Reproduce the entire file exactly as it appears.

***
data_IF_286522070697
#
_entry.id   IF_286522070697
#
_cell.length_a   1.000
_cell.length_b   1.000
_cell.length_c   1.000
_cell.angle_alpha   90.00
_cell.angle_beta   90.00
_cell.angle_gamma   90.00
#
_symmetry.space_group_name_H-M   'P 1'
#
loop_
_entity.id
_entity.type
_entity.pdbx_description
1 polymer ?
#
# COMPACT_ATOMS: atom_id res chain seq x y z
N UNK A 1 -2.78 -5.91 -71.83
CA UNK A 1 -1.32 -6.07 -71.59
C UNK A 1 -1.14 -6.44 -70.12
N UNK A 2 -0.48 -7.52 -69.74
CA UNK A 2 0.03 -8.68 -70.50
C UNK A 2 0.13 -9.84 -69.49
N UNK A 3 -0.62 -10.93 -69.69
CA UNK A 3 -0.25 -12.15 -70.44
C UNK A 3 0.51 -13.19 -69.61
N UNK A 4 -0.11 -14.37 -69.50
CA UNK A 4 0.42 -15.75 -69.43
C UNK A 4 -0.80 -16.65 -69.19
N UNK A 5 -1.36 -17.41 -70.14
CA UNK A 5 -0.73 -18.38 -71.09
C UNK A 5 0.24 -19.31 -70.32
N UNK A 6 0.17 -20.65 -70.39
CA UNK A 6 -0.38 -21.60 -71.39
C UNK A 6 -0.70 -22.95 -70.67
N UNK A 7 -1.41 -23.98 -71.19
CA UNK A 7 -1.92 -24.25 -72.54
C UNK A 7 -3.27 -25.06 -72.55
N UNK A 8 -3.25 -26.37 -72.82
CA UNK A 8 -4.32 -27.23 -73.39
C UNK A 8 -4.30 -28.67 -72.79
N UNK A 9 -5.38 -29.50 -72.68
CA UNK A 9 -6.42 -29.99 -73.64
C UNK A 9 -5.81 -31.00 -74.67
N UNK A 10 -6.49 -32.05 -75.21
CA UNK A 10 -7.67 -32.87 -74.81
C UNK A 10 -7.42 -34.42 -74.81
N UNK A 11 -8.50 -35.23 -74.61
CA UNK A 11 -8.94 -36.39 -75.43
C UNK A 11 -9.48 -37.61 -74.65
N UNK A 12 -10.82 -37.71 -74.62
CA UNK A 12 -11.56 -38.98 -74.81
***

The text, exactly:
data_IF_286522070697
#
_entry.id   IF_286522070697
#
_cell.length_a   1.000
_cell.length_b   1.000
_cell.length_c   1.000
_cell.angle_alpha   90.00
_cell.angle_beta   90.00
_cell.angle_gamma   90.00
#
_symmetry.space_group_name_H-M   'P 1'
#
loop_
_entity.id
_entity.type
_entity.pdbx_description
1 polymer ?
#
# COMPACT_ATOMS: atom_id res chain seq x y z
N UNK A 1 -2.78 -5.91 -71.83
CA UNK A 1 -1.32 -6.07 -71.59
C UNK A 1 -1.14 -6.44 -70.12
N UNK A 2 -0.48 -7.52 -69.74
CA UNK A 2 0.03 -8.68 -70.50
C UNK A 2 0.13 -9.84 -69.49
N UNK A 3 -0.62 -10.93 -69.69
CA UNK A 3 -0.25 -12.15 -70.44
C UNK A 3 0.51 -13.19 -69.61
N UNK A 4 -0.11 -14.37 -69.50
CA UNK A 4 0.42 -15.75 -69.43
C UNK A 4 -0.80 -16.65 -69.19
N UNK A 5 -1.36 -17.41 -70.14
CA UNK A 5 -0.73 -18.38 -71.09
C UNK A 5 0.24 -19.31 -70.32
N UNK A 6 0.17 -20.65 -70.39
CA UNK A 6 -0.38 -21.60 -71.39
C UNK A 6 -0.70 -22.95 -70.67
N UNK A 7 -1.41 -23.98 -71.19
CA UNK A 7 -1.92 -24.25 -72.54
C UNK A 7 -3.27 -25.06 -72.55
N UNK A 8 -3.25 -26.37 -72.82
CA UNK A 8 -4.32 -27.23 -73.39
C UNK A 8 -4.30 -28.67 -72.79
N UNK A 9 -5.38 -29.50 -72.68
CA UNK A 9 -6.42 -29.99 -73.64
C UNK A 9 -5.81 -31.00 -74.67
N UNK A 10 -6.49 -32.05 -75.21
CA UNK A 10 -7.67 -32.87 -74.81
C UNK A 10 -7.42 -34.42 -74.81
N UNK A 11 -8.50 -35.23 -74.61
CA UNK A 11 -8.94 -36.39 -75.43
C UNK A 11 -9.48 -37.61 -74.65
N UNK A 12 -10.82 -37.71 -74.62
CA UNK A 12 -11.56 -38.98 -74.81